Electrical recycling is important to reduce the amount of waste sent to landfill.
Electrical recycling and WEEE directive
The government has introduced the WEEE directive (Waste Electrical and Electronic Equipment), this has been put in place so that hazardous substances can be removed and other valuable metals and plastics can be recycled.
To find out more on how the WEEE directive effects households look at the fact sheet from the Environment Agency.
How to recycle your old electrical equipment.
Contact the original manufacturer or importer and ask them what their WEEE takeback policy is. They will either arrange to collect the product, or provide you with a certificate that will allow you to take it to your local civic amenity site.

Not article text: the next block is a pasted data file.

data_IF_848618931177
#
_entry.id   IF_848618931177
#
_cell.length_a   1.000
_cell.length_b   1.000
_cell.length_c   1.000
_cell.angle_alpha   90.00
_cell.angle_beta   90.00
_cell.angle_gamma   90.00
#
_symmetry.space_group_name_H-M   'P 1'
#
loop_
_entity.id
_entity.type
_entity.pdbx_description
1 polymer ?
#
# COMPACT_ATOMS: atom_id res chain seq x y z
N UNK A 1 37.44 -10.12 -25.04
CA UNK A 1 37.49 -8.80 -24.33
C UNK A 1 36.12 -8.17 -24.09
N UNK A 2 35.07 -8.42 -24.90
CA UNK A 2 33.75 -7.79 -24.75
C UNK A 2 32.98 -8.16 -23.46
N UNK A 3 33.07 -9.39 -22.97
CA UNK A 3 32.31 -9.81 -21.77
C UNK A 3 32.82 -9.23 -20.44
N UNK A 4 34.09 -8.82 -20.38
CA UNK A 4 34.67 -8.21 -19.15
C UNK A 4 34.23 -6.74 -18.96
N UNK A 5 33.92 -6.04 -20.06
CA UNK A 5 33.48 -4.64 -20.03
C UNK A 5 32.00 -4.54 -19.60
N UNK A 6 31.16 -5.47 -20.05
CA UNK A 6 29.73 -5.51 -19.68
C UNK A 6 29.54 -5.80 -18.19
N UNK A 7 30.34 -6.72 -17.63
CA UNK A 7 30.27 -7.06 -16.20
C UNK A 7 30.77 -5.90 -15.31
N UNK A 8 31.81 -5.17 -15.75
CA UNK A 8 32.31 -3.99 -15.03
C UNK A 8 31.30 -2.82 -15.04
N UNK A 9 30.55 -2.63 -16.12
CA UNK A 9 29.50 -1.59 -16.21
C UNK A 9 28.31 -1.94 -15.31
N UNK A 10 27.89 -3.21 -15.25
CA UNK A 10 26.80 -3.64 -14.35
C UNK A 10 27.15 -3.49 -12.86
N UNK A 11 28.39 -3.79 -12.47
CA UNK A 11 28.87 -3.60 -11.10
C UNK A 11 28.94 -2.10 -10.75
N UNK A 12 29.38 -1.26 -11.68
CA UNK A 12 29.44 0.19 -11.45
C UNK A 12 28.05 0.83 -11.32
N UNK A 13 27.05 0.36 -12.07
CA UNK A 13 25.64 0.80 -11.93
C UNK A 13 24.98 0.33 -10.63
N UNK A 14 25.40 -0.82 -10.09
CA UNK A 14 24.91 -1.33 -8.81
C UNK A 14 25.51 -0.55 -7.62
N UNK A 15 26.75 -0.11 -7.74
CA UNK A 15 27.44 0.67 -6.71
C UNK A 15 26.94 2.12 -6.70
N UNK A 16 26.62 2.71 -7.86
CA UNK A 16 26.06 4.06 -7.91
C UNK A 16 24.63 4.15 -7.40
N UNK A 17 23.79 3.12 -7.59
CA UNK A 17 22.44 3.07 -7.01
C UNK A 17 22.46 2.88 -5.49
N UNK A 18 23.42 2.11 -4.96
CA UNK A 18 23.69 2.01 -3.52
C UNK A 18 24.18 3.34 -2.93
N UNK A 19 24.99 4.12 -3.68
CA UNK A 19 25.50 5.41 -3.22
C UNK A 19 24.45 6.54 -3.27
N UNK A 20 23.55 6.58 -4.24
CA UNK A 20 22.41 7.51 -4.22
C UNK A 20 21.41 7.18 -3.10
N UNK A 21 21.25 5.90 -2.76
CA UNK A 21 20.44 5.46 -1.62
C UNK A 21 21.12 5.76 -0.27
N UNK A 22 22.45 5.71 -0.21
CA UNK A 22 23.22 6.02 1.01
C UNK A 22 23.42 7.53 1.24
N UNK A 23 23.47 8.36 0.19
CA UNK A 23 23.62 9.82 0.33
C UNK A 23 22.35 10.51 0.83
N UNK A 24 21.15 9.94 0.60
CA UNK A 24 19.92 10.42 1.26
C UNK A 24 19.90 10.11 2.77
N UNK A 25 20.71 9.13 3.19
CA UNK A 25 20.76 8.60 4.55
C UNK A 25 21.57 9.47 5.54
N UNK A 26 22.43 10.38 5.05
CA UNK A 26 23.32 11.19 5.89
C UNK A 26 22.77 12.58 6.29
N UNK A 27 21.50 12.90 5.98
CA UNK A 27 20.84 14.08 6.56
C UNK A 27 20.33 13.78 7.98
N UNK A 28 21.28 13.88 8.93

When you are buying a replacement item, ask the retailer what their WEEE takeback policy is. They will either arrange to collect the product, accept the product back at their store or provide you with a certificate that will allow you to take it to your local civic amenity site.
To find your nearest civic amenity site, click here.
If your goods are in working order try selling them locally, donating them to a charity shop, or freecycle them.
Arrange for your local authority to take the equipment away, some authorities charge for this service.
Electrical and electronic equipment covered under WEEE should have a crossed out wheelie bin logo on it.
Return from Electrical Recycling to Recycling Page
|Did you know?|
In the UK 1.2 million tonnes of electrical waste is discarded, some of these items are still in working condition.